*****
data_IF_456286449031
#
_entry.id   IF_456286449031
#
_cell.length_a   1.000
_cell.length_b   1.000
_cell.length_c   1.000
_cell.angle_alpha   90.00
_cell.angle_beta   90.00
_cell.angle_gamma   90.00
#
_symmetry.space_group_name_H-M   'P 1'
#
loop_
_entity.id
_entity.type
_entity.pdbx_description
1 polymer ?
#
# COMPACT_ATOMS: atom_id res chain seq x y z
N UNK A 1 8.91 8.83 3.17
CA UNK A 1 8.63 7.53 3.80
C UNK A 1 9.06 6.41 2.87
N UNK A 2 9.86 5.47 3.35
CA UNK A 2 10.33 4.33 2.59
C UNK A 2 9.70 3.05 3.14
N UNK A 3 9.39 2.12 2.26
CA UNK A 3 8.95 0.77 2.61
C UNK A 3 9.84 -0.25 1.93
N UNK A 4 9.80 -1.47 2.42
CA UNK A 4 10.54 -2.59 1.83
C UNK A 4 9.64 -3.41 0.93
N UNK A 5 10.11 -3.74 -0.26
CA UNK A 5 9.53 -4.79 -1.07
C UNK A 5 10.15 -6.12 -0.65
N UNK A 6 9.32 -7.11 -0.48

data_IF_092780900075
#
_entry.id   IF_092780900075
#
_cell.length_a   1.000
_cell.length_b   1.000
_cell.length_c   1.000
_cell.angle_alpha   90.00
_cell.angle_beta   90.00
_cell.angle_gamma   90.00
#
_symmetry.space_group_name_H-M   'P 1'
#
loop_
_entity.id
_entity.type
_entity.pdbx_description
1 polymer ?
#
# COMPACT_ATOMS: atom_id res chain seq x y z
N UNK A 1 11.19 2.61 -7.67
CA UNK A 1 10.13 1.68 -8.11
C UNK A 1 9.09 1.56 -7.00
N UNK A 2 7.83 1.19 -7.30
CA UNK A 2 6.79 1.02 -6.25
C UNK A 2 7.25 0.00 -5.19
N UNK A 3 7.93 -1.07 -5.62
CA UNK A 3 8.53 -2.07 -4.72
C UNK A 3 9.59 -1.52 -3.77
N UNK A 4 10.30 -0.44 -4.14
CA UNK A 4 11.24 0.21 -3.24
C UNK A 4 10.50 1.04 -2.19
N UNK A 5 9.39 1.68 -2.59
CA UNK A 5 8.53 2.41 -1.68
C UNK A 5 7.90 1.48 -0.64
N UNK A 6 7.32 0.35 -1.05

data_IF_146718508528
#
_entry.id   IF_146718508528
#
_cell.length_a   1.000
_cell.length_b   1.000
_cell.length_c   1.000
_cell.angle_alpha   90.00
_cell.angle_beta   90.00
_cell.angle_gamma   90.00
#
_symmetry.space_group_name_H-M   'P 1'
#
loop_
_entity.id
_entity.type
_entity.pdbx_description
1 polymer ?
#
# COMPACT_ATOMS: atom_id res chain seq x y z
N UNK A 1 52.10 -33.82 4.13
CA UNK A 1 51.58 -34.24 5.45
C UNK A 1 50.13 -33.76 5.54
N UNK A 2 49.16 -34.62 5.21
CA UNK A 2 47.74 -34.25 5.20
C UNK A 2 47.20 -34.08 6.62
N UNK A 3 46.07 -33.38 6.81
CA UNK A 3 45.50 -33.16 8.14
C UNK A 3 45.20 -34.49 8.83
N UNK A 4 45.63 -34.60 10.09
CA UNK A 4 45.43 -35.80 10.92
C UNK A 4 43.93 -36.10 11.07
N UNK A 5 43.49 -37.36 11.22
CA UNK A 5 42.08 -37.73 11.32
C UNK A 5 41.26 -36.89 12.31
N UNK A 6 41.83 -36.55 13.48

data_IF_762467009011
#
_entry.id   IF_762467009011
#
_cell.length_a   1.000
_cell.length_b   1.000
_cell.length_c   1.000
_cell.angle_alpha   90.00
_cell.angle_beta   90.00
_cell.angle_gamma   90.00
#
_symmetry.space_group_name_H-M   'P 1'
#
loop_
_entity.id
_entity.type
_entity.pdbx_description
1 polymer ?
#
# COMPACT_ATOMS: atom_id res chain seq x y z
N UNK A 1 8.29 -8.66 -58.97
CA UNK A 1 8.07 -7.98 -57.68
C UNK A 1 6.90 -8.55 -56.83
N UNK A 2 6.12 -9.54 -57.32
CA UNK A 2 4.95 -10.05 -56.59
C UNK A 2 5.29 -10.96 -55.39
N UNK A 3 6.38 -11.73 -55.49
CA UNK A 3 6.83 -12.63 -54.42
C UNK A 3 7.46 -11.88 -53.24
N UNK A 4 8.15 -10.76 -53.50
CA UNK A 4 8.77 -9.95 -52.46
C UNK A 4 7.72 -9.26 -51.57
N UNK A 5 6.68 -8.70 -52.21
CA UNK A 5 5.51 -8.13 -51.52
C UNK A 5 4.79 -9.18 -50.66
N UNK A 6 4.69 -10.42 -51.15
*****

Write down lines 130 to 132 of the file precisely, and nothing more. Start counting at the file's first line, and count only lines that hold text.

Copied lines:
CA UNK A 1 8.07 -7.98 -57.68
C UNK A 1 6.90 -8.55 -56.83
N UNK A 2 6.12 -9.54 -57.32